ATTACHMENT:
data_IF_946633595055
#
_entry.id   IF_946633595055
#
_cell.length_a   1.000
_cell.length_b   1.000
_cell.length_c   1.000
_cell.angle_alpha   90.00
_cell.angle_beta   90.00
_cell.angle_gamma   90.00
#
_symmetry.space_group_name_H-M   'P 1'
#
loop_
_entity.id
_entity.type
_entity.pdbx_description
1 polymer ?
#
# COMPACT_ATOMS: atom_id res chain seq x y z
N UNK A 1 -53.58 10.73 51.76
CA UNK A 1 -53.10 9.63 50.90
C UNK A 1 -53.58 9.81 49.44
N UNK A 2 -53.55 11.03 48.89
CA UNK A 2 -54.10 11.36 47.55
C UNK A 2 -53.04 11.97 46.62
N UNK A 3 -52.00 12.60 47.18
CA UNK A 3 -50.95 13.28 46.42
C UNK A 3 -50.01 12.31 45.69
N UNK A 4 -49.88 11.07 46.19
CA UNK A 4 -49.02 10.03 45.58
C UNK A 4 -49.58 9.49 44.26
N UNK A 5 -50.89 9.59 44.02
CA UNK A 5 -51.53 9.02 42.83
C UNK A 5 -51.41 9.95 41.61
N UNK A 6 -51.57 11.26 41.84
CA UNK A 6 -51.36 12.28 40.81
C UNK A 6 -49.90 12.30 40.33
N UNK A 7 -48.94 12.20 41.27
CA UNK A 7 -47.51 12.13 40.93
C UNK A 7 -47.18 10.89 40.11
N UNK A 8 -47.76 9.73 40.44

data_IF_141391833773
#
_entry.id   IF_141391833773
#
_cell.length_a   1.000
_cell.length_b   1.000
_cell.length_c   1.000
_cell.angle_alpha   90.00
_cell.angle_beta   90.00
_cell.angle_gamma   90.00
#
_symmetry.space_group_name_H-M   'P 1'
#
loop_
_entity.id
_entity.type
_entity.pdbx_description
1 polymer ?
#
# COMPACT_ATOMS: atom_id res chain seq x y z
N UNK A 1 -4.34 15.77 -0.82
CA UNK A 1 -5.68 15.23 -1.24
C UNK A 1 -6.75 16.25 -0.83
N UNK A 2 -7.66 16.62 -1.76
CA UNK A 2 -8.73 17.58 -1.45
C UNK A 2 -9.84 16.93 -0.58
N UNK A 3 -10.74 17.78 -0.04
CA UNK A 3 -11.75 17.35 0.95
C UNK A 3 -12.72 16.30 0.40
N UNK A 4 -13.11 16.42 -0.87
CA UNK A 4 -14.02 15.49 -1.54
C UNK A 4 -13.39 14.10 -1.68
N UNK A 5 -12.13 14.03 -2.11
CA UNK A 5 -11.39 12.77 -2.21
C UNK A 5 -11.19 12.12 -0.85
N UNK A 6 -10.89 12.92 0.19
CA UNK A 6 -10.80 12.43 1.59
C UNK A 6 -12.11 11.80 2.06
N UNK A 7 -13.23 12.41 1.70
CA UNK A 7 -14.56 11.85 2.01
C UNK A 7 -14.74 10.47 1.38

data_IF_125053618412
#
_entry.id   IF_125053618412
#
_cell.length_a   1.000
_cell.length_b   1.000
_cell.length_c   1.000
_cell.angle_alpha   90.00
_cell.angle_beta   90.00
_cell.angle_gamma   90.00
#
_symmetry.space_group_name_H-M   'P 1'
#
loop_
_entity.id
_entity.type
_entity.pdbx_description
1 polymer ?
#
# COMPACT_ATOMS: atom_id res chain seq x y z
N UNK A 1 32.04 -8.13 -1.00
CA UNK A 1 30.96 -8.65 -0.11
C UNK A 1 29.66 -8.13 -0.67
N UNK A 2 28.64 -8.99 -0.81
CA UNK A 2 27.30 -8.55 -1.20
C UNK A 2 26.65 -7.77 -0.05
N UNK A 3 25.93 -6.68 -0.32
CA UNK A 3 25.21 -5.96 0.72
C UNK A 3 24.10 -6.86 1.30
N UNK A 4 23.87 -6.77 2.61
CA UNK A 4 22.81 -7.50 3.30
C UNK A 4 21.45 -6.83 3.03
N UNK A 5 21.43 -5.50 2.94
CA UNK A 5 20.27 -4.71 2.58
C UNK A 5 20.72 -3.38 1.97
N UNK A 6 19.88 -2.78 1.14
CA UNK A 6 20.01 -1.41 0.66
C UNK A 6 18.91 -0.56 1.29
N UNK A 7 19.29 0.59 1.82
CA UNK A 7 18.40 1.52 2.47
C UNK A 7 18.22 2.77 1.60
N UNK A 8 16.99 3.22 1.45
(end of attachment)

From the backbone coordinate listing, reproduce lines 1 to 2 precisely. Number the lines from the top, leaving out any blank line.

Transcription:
data_IF_946633595055
#